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In many machine learning problems, you often have an objective function (e.g., cost, loss, error) that you want to minimize. Instead of directly minimizing this objective function, I sometimes see papers that derive the upper bound of the objective function, and then minimize the upper bound version instead. The reason for this seems to be that the original objective cannot be obtained by the data we have at hand, or just hard to minimize for some reasons.

My question is, does it make sense to minimize the upper bound? Are there guarantees that they lead to the same solution? My concern is that the minimizer can obviously become different in the two cases. If this is the case, do we know how close the two can be? Are there good textbooks or papers that explain these issues?

Thank you very much for your help!

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  • $\begingroup$ Can you link us to a paper for minimising the upper bound of a cost? $\endgroup$ – Sam Jul 19 '18 at 11:13
  • $\begingroup$ Thank you for the question, I will try to find examples and add them to the description. $\endgroup$ – learning machine Jul 22 '18 at 1:28
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In many cases, the real function that you want to minimize is something that you cannot reasonably compute explicitly (e.g. in Bayesian statistics, you oftentimes have a formula integrating over all the possible combinations of something, which are too much for even the best supercomputer), or for which there is no known formula or procedure that can minimize it directly (e.g. in discrete optimization).

In that case, if you cannot compute or minimize the function itself, it makes sense to minimize something that either correlates highly with the function (e.g. a sampled estimate, or some approximation that replaces true values with other estimations), or an upper-bound (as long as it is a reasonable) - in the second case, you know that if you take this upper bound from something like $10^{20}$ to $10^-3$, the initial parameters would very likely have resulted in a worse value for the function that the ones you obtained by minimizing the upper bound.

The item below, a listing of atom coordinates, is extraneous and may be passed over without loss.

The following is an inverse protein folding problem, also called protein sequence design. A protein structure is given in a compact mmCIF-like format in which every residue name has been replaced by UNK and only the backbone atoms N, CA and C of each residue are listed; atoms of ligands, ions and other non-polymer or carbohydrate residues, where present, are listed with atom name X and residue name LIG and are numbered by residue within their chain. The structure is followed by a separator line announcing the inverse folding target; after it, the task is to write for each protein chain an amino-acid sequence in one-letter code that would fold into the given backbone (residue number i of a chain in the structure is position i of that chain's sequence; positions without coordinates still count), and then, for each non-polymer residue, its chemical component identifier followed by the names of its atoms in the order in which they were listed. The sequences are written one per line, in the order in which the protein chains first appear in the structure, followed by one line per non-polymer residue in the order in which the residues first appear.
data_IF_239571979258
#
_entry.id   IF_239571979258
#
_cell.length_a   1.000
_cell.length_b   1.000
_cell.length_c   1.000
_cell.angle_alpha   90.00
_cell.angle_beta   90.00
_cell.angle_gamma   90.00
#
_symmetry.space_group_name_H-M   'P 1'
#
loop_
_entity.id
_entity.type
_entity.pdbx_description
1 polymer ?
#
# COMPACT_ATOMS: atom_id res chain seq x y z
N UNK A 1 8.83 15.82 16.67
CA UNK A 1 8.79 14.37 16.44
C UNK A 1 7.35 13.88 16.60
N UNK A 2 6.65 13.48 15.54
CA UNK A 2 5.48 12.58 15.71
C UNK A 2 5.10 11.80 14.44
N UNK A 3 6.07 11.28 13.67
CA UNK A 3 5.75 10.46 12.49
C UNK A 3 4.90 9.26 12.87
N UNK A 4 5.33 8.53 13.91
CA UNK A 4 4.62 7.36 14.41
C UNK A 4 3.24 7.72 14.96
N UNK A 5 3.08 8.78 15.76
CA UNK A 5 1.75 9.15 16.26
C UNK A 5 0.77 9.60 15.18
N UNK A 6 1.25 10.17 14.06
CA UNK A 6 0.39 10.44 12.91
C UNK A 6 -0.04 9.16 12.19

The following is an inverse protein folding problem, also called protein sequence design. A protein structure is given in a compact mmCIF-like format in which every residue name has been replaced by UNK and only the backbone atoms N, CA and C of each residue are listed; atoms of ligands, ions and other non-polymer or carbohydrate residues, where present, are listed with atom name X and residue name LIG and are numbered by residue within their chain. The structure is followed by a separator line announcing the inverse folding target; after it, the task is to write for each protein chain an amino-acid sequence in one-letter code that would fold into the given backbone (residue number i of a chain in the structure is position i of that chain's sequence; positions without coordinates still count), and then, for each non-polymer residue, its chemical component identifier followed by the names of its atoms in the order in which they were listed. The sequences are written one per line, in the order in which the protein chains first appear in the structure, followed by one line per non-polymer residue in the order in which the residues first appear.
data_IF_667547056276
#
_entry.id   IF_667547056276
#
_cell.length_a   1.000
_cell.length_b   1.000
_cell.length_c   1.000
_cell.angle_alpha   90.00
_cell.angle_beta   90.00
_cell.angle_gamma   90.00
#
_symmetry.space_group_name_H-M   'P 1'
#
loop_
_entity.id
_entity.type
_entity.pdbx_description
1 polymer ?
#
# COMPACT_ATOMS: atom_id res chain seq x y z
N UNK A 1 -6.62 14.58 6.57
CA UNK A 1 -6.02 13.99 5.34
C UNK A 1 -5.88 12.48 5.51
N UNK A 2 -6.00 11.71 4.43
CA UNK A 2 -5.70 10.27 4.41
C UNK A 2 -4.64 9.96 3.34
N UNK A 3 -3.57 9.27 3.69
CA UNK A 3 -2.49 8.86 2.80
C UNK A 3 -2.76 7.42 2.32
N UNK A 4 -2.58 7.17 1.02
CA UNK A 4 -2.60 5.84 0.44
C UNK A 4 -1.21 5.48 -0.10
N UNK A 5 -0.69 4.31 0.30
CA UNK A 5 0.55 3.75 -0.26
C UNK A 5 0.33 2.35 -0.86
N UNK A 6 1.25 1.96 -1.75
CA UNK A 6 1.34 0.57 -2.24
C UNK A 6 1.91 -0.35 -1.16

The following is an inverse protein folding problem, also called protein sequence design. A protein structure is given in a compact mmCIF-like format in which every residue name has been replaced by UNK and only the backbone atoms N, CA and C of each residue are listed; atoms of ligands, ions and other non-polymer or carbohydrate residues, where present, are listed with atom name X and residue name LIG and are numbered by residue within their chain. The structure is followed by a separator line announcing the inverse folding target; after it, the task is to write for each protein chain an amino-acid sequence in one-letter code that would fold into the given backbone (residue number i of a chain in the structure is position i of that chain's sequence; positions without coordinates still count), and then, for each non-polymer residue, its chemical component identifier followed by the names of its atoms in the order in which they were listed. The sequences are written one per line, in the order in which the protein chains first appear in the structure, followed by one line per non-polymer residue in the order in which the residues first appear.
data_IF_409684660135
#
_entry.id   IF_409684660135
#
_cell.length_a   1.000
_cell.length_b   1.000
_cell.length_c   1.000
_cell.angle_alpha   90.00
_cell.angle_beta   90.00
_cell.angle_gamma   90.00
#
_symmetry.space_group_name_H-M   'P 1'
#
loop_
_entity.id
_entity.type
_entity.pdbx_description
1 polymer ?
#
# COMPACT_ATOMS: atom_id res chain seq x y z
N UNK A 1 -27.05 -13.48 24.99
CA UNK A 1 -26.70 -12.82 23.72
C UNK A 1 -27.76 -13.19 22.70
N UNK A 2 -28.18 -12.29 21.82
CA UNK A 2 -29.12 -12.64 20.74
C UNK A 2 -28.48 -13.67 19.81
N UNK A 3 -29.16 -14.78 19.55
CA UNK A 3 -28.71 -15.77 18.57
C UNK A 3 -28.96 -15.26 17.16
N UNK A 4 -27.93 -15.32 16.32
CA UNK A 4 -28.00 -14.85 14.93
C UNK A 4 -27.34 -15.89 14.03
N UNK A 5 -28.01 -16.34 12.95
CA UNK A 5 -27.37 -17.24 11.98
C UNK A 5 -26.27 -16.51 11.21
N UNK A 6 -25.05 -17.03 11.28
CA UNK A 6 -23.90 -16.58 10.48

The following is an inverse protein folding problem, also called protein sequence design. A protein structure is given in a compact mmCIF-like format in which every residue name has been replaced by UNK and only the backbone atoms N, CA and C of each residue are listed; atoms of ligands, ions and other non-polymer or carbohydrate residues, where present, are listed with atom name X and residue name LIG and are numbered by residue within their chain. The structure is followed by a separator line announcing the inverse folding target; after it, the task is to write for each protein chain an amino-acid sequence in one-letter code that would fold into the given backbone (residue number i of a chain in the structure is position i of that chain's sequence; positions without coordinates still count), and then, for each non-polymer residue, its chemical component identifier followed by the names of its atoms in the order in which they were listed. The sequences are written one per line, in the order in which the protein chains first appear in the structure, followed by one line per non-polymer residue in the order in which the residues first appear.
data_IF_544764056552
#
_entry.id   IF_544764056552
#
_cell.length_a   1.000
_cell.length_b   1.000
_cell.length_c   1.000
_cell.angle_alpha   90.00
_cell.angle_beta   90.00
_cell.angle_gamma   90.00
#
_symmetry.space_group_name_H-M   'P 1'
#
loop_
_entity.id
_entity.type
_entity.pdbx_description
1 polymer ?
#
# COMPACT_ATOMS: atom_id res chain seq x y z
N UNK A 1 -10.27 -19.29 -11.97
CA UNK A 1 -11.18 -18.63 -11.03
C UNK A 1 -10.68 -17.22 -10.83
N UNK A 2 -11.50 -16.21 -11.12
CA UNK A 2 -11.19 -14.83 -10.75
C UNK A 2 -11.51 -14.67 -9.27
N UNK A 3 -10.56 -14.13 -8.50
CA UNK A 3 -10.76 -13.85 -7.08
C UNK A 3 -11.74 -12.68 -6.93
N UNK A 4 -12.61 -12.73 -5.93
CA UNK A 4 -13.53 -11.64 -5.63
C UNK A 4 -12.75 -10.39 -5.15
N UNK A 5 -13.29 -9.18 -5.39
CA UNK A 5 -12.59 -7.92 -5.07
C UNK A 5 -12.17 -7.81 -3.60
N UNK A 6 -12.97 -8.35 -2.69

In some cases, it can be proved that the optimal value of the function is within some percentage of the solution that maximizes the upper bound (quite common in discrete optimization), but this is oftentimes not the case (e.g. in Bayesian statistics), and what you get is NOT BY ANY MEANS the true global optimum for the original function, but something that is nevertheless better than random and feasible to calculate on your computer.

Now, you might argue that there are black-box methods such as evolutionary search that could minimize pretty much any function that you can evaluate directly, but these oftentimes lead to worse solutions than minimizing the upper bound, require more function evaluations, are much, much slower, and impractical if you have too many parameters, while the upper bounds can oftentimes be reasonably minimized with faster methods that rely on assumptions such as differentiability, smoothness, Lipschitz continuity, etc.

In short: the optimal solution for the original function and for the upper bound are indeed different, but if you cannot minimize the original function directly, you can still get a decent solution (not the best one) by minimizing the upper bound.

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  • $\begingroup$ I see! I have a much better understanding now. Thank you very much for the detailed answer! $\endgroup$ – learning machine Oct 6 '18 at 0:51

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